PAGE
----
Formula to detect an author's literary 'fingerprint'

December 10, 2009

Using literature written by Thomas Hardy, DH Lawrence and Herman Melville, physicists in Sweden have developed a formula to detect different authors' literary 'fingerprints'.

New research published today, Thursday 10 December, in (co-owned by the Institute of Physics and German Physical Society), describes a new concept from a group of Swedish physicists from the Department of Physics at Umeľ University called the meta book which uses the frequency with which authors use new words in their to find distinct patterns in authors' written styles.

For more than 75 years George Kingsley Zipf's maxim, based on a carefully selected compilation of American English called Brown Corpus, suggested a universal pattern for the frequency of new words used by authors. Zipf's law suggests that the frequency ranking of a word is inversely proportional to its occurrence.

New research suggests however that the truth behind word frequency is less universal than Zipf asserted and has more to do with the author's linguistic ability than any over-arching linguistic rule.

The researchers first found that the occurrence of new words in the texts by Hardy, Lawrence and Melville did begin to drop off in their texts as their book gets longer, despite new settings and plot-twists.

Their evidence also shows however that the rate of unique word drop-off varies for different authors and, most significantly, is consistent across the entire works of any one of the three authors they analysed.

The statistical analysis was applied to entire novels, sections from novels, complete works and amalgamations from different works by the same authors - they all had a unique word-frequency 'fingerprint'.

By using the statistical patterns evident from their study, the researchers have pondered the idea of a meta-book - a code for each author which could represent their entire work, completed or in the mental pipeline.

As the researchers write, "These findings lead us towards the meta book concept - the writing of a text can be described by a process where the author pulls a piece of text out of a large mother book (the meta book) and puts it down on paper. This meta book is an imaginary infinite book which gives a representation of the word frequency characteristics of everything that a certain author could ever think of writing."

More information: The meta book and size-dependent properties of written language, Sebastian Bernhardsson et al. 2009 New J. Phys. 11 123015 (15pp); doi:10.1088/1367-2630/11/12/123015

Source: Institute of Physics (news : web)

Explore further: Computerized Analysis Helps Researchers Define Shakespeare's Work Using 'Literary Fingerprint'

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1 / 5 (1) Dec 10, 2009
It will be great for distingushing of spammers in discussions, for various parental checks etc. Even better, the computer keyboards can implement protocol, in which they would record the frquency of keystrokes and send it over net, so that every people on the net would be identifiable in such way. I'm pretty sure, these controls will be implemented at the moment, when technology will enable it. And because evolution in this field is undeniable, this "Big Brother" perspective is undeniable, too.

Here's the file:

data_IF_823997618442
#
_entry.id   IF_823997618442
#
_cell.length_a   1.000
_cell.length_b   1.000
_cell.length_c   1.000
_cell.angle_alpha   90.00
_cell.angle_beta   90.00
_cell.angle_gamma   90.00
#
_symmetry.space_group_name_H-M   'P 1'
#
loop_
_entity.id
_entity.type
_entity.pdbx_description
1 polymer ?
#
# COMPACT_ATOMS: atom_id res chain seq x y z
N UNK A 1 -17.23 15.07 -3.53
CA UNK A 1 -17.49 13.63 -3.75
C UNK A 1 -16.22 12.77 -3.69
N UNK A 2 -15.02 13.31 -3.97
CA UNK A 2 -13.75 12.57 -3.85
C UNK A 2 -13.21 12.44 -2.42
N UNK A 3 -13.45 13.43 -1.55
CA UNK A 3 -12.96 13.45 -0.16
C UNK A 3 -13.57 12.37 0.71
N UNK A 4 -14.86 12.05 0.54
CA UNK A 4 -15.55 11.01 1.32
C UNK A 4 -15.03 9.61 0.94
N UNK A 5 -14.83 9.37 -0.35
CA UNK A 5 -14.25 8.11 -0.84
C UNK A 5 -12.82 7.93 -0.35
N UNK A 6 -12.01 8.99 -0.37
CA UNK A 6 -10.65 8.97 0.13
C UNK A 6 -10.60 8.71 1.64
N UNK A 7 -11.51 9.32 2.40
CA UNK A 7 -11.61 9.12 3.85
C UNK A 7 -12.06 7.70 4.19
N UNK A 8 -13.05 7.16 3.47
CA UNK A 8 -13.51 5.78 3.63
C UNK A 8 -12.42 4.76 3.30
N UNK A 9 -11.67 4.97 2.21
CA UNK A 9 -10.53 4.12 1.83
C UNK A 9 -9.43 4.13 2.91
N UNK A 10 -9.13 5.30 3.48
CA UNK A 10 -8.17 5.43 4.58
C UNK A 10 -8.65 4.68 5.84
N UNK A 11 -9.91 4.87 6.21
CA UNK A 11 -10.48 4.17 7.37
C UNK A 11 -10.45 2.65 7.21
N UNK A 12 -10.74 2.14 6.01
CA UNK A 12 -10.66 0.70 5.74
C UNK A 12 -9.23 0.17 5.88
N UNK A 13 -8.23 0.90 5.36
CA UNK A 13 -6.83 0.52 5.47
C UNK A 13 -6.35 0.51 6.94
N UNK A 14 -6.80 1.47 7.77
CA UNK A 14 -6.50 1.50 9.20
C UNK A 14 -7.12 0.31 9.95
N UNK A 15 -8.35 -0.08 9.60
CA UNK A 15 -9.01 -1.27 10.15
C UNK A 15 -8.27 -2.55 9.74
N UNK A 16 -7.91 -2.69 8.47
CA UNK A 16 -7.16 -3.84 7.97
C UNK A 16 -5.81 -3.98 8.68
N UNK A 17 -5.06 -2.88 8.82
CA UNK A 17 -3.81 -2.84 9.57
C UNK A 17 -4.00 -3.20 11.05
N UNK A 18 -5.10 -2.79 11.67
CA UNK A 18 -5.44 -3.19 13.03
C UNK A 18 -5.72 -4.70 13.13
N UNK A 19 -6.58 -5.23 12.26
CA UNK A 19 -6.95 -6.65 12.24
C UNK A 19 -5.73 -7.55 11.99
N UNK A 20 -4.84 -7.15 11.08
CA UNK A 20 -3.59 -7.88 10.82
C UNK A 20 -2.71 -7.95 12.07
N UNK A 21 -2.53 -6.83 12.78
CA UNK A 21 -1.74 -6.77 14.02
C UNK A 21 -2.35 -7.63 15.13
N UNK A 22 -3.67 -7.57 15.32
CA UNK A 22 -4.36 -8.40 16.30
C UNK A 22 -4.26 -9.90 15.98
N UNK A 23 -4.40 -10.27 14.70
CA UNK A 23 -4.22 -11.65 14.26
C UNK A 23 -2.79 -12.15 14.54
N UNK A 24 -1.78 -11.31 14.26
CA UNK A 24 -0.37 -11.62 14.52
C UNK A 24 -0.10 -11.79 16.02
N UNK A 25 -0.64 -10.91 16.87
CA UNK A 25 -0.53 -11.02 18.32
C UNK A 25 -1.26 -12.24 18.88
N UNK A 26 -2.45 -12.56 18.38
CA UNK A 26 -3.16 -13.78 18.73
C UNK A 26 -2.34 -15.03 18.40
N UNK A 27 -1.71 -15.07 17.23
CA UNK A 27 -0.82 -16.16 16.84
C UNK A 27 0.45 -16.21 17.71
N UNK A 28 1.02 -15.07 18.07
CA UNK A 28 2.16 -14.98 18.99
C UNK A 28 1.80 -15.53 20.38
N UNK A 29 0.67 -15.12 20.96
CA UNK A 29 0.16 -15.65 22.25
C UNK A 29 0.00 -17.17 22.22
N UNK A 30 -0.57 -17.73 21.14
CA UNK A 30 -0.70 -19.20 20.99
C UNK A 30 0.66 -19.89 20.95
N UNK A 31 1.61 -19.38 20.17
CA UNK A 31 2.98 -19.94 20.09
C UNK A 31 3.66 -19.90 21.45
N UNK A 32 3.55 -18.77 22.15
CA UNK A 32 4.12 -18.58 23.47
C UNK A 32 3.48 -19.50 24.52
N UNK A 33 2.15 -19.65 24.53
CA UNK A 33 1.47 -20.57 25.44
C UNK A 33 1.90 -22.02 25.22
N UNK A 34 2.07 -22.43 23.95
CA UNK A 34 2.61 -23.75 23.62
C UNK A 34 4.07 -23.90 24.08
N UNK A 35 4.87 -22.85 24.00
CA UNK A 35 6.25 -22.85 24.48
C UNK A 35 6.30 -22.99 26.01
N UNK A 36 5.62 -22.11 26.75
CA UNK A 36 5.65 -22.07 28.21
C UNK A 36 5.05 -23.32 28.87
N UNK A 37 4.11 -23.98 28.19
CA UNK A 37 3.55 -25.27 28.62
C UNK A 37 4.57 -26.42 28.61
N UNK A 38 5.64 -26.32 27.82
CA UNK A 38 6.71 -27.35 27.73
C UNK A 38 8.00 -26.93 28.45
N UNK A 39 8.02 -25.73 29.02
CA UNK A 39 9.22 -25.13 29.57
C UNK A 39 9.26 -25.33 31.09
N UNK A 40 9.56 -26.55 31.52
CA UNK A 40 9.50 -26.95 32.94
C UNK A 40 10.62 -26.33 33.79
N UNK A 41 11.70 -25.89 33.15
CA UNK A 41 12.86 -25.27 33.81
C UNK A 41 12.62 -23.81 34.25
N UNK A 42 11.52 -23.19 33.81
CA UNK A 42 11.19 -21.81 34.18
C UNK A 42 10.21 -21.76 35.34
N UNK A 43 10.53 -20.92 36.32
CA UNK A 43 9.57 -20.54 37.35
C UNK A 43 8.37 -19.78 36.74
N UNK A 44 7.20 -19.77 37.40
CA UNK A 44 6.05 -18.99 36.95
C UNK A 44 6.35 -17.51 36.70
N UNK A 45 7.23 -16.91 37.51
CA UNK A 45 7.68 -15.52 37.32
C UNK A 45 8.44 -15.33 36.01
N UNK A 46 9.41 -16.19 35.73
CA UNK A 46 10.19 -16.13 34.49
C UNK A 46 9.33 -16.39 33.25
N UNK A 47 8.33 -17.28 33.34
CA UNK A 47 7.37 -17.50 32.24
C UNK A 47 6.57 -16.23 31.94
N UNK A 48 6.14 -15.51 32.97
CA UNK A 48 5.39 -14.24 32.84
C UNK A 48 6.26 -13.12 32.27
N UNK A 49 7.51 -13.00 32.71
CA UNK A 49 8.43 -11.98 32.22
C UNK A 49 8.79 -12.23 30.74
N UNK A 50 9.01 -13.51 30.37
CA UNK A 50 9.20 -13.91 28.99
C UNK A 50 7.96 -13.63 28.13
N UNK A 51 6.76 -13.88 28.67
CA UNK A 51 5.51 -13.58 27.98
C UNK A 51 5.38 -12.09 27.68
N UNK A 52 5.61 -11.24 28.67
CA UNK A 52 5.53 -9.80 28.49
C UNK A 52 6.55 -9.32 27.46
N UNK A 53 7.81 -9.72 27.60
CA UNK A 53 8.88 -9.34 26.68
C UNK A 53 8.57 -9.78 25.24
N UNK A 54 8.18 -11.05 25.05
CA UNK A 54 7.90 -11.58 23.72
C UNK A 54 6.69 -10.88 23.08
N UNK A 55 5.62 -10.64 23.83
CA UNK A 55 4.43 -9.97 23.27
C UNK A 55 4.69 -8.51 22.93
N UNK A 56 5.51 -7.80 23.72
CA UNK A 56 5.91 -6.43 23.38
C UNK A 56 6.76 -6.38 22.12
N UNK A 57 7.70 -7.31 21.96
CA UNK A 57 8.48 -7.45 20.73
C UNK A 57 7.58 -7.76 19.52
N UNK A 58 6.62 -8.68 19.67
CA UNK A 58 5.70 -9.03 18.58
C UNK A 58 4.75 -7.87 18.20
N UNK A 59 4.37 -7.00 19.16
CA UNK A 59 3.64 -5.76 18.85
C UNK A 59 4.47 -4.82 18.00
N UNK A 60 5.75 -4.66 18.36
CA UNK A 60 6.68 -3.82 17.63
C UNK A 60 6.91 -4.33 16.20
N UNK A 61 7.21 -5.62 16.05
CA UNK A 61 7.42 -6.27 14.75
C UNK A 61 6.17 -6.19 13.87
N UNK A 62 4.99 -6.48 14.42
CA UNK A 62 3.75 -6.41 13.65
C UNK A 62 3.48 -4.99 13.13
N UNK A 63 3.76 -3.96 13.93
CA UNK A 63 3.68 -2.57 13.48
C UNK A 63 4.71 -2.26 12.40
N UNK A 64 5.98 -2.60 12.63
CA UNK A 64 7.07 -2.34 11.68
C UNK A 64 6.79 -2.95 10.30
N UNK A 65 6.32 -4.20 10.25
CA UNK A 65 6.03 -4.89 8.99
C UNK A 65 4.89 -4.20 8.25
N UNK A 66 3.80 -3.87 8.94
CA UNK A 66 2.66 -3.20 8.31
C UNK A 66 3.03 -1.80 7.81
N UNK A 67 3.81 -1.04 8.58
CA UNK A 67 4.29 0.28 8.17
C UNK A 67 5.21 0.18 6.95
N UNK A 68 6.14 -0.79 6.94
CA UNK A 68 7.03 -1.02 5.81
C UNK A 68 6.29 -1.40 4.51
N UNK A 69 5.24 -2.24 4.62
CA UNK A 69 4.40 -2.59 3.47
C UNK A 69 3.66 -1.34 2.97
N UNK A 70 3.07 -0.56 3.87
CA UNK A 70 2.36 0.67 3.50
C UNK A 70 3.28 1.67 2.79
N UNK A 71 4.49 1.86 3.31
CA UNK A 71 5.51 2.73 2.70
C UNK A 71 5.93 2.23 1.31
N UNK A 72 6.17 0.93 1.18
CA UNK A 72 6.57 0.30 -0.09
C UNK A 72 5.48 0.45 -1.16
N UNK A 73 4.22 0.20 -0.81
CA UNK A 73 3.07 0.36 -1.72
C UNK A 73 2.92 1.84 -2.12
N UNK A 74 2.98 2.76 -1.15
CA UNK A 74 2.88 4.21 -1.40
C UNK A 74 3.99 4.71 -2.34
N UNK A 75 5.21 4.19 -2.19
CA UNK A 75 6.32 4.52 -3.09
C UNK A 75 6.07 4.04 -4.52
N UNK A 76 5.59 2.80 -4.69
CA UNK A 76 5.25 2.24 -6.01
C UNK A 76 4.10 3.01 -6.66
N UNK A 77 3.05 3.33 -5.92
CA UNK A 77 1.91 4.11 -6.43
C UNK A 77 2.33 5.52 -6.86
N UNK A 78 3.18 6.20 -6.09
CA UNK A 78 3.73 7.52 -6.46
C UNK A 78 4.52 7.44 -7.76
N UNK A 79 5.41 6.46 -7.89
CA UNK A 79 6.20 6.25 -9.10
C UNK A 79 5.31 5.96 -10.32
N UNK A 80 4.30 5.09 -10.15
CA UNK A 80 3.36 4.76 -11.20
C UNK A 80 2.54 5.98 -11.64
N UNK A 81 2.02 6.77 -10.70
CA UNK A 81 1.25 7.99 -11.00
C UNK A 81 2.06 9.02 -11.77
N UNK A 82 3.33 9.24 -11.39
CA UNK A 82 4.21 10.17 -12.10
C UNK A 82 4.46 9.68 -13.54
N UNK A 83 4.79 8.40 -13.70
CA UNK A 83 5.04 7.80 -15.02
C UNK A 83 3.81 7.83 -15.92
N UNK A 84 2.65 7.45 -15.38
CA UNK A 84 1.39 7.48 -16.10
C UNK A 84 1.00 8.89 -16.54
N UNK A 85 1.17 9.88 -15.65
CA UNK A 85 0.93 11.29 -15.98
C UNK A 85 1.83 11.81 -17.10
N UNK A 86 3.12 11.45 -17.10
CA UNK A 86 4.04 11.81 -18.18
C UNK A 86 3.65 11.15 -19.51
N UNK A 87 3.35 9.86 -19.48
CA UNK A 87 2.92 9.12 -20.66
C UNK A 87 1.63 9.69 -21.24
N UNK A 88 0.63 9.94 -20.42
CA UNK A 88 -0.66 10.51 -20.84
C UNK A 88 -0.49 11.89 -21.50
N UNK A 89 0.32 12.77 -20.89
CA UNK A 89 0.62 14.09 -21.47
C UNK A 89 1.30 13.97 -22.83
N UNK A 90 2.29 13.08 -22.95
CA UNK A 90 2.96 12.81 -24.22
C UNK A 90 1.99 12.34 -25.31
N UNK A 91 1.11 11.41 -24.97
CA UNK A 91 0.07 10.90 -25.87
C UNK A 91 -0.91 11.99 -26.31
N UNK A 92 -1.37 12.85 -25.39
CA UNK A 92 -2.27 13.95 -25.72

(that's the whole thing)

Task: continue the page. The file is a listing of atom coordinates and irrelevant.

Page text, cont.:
1 / 5 (2) Dec 10, 2009
This resembles another idea I've read about nearly 10 years ago: By first compressing a sufficient large text corpus of individual authors they gathered parameters of word patterns. By comparing the parameters of texts with unknown authors and the parameters of known authors they could quite reliably identify the authors of those texts.

But, Alexa, this has not really a BigBrother perspective because the majority of internet texters doesn't use much more than the basic active vocabulary of about 200 words und thus they are not really identifiable.
5 / 5 (1) Dec 11, 2009
Well, there is a "Big Brother' issue, frajo. It's not the low-vocabulary morons who make points with the reading public. To put it in context, while avoiding Godwin's Law, let's posit that the British intelligence service of the day would have had no interest in who painted anti-imperialist slogans on the bathroom walls of Boston taverns --- but great interest in who composed "Common Sense" or "The Rights of Man."
1 / 5 (2) Dec 11, 2009
let's posit that the British intelligence service of the day would have had no interest in who painted anti-imperialist slogans on the bathroom walls of Boston taverns --- but great interest in who composed "Common Sense" or "The Rights of Man."
Ok. But this is no reason for pessimism. They can eliminate the author but they can't eliminate the idea once it is published.
The internet is the next evolutionary step after the printing press. Many frown on it but nobody can stop it.
not rated yet Dec 12, 2009
...and a friend of mine was the first person to make a successful and communicative 'bot' chat program for his BBS, in the wayback days--back when we had BBS's, that is... It was pretty good, considering the limitations of programming back then, and to be done by one guy, well..

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